The Sea of Galilee, also Kinneret, Lake of Gennesaret, or Lake Tiberias (Hebrew: יָם כִּנֶּרֶת, Judeo-Aramaic: יַמּא דטבריא, Arabic: بحيرة طبرية), is the largest freshwater lake in Israel, and it is approximately 53 km (33 mi) in circumference, about 21 km (13 mi) long, and 13 km (8.1 mi) wide. The lake has a total area of 166 km2 (64 sq mi), and a maximum depth of approximately 43 m (141 feet). At 211.315 metres (693.29 ft) below sea level, it is the lowest freshwater lake on Earth and the second-lowest lake overall (after the Dead Sea, a saltwater lake). The lake is fed partly by underground springs although its main source is the Jordan River which flows through it from north to south.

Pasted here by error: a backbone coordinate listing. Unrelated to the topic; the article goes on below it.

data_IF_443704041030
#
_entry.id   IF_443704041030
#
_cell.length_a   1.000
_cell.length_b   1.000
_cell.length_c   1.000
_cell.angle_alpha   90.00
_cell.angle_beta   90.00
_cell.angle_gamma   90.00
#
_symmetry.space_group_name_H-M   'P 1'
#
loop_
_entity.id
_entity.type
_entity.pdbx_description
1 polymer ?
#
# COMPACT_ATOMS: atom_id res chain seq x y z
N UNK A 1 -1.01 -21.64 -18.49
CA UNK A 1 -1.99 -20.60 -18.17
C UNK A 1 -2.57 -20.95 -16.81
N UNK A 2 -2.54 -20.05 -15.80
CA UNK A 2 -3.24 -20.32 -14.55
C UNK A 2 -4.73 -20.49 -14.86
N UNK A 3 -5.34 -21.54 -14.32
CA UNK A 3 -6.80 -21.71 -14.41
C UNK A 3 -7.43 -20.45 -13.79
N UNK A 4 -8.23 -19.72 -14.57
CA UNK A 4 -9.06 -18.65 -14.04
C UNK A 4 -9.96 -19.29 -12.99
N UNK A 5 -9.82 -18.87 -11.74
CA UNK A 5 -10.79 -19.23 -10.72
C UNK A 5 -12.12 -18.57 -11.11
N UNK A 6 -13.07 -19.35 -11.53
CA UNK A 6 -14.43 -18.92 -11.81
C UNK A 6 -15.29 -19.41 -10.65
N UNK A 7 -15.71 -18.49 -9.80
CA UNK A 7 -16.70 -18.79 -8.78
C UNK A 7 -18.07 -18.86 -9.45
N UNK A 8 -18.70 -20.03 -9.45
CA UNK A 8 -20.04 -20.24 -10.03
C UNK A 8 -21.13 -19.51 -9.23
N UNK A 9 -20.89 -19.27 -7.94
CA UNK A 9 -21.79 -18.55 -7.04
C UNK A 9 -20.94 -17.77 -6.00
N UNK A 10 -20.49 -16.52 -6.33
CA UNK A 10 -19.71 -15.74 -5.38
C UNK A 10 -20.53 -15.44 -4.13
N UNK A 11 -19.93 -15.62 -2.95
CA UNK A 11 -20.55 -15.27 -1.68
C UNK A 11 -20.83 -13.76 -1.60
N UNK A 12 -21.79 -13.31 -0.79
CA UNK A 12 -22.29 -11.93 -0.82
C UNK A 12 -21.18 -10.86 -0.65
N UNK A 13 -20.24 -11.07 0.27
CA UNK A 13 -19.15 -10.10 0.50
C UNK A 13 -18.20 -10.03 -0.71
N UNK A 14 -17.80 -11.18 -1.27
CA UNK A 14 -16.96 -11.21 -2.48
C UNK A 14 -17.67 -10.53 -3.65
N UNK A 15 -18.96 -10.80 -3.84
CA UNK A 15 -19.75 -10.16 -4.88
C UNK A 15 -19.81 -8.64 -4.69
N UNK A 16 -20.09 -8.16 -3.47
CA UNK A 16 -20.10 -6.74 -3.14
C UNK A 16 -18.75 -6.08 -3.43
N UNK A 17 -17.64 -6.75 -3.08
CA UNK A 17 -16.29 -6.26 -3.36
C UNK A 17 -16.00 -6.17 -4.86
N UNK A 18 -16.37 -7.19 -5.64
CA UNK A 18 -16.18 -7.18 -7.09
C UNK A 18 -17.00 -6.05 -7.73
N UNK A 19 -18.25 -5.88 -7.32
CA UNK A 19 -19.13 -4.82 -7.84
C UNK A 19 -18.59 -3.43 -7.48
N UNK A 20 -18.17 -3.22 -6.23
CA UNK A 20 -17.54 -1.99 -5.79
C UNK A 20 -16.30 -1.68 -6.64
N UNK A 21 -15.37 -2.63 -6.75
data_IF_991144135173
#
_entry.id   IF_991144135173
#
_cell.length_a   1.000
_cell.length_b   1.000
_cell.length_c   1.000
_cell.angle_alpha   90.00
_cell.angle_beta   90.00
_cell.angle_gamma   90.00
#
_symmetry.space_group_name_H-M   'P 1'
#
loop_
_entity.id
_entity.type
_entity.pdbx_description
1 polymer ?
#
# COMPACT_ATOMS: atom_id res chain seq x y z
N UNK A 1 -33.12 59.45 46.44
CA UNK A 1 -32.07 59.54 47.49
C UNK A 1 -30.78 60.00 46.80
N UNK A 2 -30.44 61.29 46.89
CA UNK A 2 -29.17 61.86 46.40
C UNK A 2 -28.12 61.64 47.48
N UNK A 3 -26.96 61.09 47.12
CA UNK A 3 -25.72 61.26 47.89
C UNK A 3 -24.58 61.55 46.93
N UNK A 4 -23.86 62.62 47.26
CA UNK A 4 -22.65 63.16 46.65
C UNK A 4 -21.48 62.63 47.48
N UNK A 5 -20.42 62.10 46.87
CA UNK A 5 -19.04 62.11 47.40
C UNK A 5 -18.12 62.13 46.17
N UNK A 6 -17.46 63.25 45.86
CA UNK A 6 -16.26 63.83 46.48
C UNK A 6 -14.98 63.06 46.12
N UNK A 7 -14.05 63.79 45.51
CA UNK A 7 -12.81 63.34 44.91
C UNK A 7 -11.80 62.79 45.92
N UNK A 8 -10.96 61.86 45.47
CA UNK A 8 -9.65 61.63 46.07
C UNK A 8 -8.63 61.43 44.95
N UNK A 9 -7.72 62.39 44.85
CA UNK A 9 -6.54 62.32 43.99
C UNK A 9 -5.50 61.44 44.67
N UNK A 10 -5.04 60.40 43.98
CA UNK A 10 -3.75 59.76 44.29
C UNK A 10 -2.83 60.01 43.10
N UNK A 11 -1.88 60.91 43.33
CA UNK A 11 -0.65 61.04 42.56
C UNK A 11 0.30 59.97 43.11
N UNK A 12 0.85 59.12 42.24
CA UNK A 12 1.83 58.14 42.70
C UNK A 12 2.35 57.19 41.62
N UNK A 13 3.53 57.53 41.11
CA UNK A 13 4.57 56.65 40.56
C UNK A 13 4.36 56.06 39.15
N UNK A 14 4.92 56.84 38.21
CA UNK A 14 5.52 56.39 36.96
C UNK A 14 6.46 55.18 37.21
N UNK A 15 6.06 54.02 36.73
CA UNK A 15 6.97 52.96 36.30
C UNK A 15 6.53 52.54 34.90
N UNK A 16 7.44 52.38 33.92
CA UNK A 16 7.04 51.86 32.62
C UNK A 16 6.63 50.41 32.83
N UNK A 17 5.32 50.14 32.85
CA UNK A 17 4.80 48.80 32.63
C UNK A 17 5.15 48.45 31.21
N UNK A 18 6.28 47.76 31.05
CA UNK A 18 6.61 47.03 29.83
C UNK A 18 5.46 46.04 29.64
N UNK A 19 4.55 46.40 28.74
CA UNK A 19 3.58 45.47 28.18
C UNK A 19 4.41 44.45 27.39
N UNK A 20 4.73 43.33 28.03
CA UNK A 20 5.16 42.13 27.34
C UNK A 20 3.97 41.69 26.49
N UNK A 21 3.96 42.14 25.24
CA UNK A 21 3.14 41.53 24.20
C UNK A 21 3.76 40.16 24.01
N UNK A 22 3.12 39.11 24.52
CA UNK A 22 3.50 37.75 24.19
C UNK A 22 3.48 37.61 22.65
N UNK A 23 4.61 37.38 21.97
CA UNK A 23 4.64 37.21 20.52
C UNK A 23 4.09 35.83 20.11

Much of the ministry of Jesus occurred on the shores of Lake Galilee. In those days, there was a continuous ribbon development of settlements and villages around the lake and plenty of trade and ferrying by boat. The Synoptic gospels of Mark (1:14–20), Matthew (4:18–22), and Luke (5:1–11) describe how Jesus recruited four of his apostles from the shores of Lake Galilee: the fishermen Simon and his brother Andrew and the brothers John and James. One of Jesus' famous teaching episodes, the Sermon on the Mount, is supposed to have been given on a hill overlooking the lake. Many of his miracles are also said to have occurred here including his walking on water, calming the storm, the disciples and the boatload of fish, and his feeding five thousand people (in Tabgha).